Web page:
The sound of the Shakuhachi
Sorry for the silence on this side
I’m making a joke of course since we shakuhachi players often play with silence as part of the music. I just wanted to share this artwork that my friend Paul Gardner in the UK made for me. Silence is the Ma, the negative space that is conceptually used to define the energy of many classical Asian arts, especially in Japan and China. It is the Ying to the Yang, dark to the light, movement to stillness. Much of Taoist thought is played out in older Shakuhachi Honkyoku music. I saw a great concert where the Ma was heard throughout the evening. Here’s a review of it.
One String, One Breath: new and traditional music for shakuhachi and ichigenkin. Tenri Cultural Institute. New York City June 8, 2015
This was a concert of the rare Japanese one string zither and two shakuhachi flutes. The program was a perfect blend of traditional and new music: Shakuhachi Duets from Isle Royal (composed by Elizabeth Brown, 2005), Hakuseno (Taimu Tokuhiro, 1897), Yakaika (Isshi Yamad, 1963), Juniper (Alexandra Gardner, 2013), Sagari Ha no Kyoku (traditional, c 1800’s). Intermission: Under the rose (Frances White, 2013), Hi Kaeshi Hachi Mi Fu (Richard Teitalbaum, 1974), Moyou (Issui Minegishi, 2012), Aki Meguri Kite (E. Brown, 2015)
These accomplished veteran composers come from dispirit disciplines - from electronics to post modern and beyond. But, they are perfect compliments to the traditional world as they understand very well the instruments they are writing for. And we are fortunate to have them composing for the shakuhachi.
I love traditional Japanese shakuhachi music and even more so when it is performed by seasoned performers. Elizabeth Brown, Ralph Samuelson and Issui Minegishi are spectacular virtuosic musicians, each capable of opening a secret universe with the exhalation of a simple breath, or in Minegishi’s case, a nimble pluck from the wrist. In the hands and breath of these masterful musicians, we are transported to a cultural landscape where the music evokes a sense of stillness. Minegishi captures this perfectly when she gently stated before playing her own composition Moyou, “Please listen to the silence after the notes.” As a student of traditional Japanese shakuhachi and culture, I was reminded that hearing this music in a live performance is an indispensable experience. It is like Laurie Anderson once said, ‘Writing about music is like dancing about architecture.” Tradition is alive and the life blood is best passed on in oral transmission. In the case of Minegishi, her lineage comes directly from her mother and grandfather. She is the fourth generation iemoto of Seikyodo ichigenkin. I can hear her ancestors in her playing. For Elizabeth Brown, it is over 30 years of studying Kinkyo Ryu from Samuelson. Although Brown has her own sound, I can easily hear the influence of her teacher’s. And from Samuelson, the Kinko ryu streams through Goro Yamaguchi, Shudo Yamato and Kodo Araki V. Because we have youtube, I can hear Yamaguchi’s sound in Ralph’s. Traditional arts are passed on through the hands of artist who respect and practice the stylistic elements of their lineage. However, the new and old component mentioned in the concert’s title brings to mind history and evolution. What is the thread from one to the other? Tradition is not a single moment in time. It is constantly evolving and great artists are inherently part of the evolution, their undeniable life experience lived in every passionate note. I even interpreted some of Minegishi’s playing to be very post modern, avante garde and even punk rock in fact. From her own piece Moyou, written for bass ichigenkin, her deft shifts from a meditational and minimal dirge to a thrashing of the string reminded me of Sid Vicious strangling his electric bass. Moyou encompassed a living tradition perfectly. I heard her ancestors, yet felt the world she lived in today. From piece to piece, her voice remained the same, only her story changed.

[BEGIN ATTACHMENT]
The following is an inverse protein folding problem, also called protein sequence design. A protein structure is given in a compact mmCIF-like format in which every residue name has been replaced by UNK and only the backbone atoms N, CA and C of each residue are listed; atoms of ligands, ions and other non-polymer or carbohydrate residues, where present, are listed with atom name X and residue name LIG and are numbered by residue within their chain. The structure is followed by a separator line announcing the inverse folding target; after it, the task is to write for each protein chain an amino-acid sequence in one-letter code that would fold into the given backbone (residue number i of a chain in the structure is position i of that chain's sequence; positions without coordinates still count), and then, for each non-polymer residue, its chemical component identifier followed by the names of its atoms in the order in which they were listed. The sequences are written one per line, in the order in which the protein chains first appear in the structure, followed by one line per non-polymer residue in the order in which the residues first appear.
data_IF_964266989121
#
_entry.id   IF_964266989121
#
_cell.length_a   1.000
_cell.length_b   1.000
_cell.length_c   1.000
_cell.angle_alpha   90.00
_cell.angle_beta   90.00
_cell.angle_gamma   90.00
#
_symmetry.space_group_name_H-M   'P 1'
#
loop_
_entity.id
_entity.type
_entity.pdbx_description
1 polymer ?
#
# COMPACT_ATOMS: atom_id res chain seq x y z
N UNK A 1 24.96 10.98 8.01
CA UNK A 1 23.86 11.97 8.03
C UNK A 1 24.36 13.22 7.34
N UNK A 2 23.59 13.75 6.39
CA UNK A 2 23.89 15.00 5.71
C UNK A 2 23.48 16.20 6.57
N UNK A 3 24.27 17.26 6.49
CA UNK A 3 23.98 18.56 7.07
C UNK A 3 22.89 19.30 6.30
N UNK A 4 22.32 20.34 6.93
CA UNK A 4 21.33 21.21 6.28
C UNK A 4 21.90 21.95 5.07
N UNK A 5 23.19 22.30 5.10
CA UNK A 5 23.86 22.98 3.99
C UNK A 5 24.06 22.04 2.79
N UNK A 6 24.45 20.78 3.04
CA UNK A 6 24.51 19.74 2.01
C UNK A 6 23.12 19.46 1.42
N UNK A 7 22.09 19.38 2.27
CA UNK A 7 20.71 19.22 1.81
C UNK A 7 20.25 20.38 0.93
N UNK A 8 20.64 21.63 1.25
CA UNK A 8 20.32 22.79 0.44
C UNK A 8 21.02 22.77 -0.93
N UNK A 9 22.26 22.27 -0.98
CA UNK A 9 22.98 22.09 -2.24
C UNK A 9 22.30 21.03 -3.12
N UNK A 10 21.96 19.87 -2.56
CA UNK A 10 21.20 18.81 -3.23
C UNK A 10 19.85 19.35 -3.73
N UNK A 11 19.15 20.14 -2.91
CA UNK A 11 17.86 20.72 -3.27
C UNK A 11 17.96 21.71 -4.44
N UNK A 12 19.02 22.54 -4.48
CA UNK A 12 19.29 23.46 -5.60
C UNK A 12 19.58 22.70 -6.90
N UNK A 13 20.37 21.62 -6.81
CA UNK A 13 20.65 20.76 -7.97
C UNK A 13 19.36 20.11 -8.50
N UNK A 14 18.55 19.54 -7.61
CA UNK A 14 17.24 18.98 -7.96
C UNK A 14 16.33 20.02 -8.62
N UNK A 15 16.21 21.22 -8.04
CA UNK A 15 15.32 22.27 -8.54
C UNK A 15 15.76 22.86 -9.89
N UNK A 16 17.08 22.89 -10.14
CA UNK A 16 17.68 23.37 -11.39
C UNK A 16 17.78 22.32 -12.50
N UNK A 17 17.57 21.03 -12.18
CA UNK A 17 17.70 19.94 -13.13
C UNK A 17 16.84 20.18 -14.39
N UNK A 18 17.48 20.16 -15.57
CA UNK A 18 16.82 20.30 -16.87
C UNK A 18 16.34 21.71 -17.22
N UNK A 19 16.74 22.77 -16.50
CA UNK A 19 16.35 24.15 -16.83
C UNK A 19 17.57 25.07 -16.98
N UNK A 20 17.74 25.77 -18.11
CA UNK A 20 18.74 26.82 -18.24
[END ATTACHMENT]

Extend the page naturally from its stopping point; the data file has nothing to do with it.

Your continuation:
The last piece was a world premier by Brown for two shakuhachi and ishigenkin/speaker - Aki Meguri Kite/ Autumn comes around again. This piece uses poetry from Voices of Japan, written in response to the 2011 tsunami and and originally published in the Asahi Shinbun. Here is the first poem:
my home place
has become a town
without voices, without humans
it is as distant
as the end of the earth.
- Keiko Hangui, Fukushima, May 2011
A reading alone of this poem evokes a feeling of destitute, but the piece itself had bright gems of hope planted within the six movements. It opened with Samuelson playing a rich dance of shifting tone colors and silence evocative of classical Kinko ryu honkyoku, yet there was an immediacy that made it fresh. Maybe it was the poem, the content allowing us a moment for reflection. But when Minegishi’s first note erupted gently like a fish jumping in a still pond, the piece moved into new music territory. Brown’s entrance also pushed the piece further in to contemporary music and performance by playing from behind the audience. This created an awareness of space that allowed the music to swell. The three moved together beautifully, enveloping the audience with wide vibrations of harmonies and playful rhythms. It was like being in a large body of water, gently pushed by energetic tides. It was exciting. When the second poem came, we were graced with light.
the souls of the dead
sheltering in the moon
descend to the lone pine
autumn comes round again
- Shoichi Hirai, Saitama, October 2011.
New and traditional music. For me, it was Ying and Yang - one does not exist without the other.
June 9, 2015
Enjoy the silence in your day! - Perry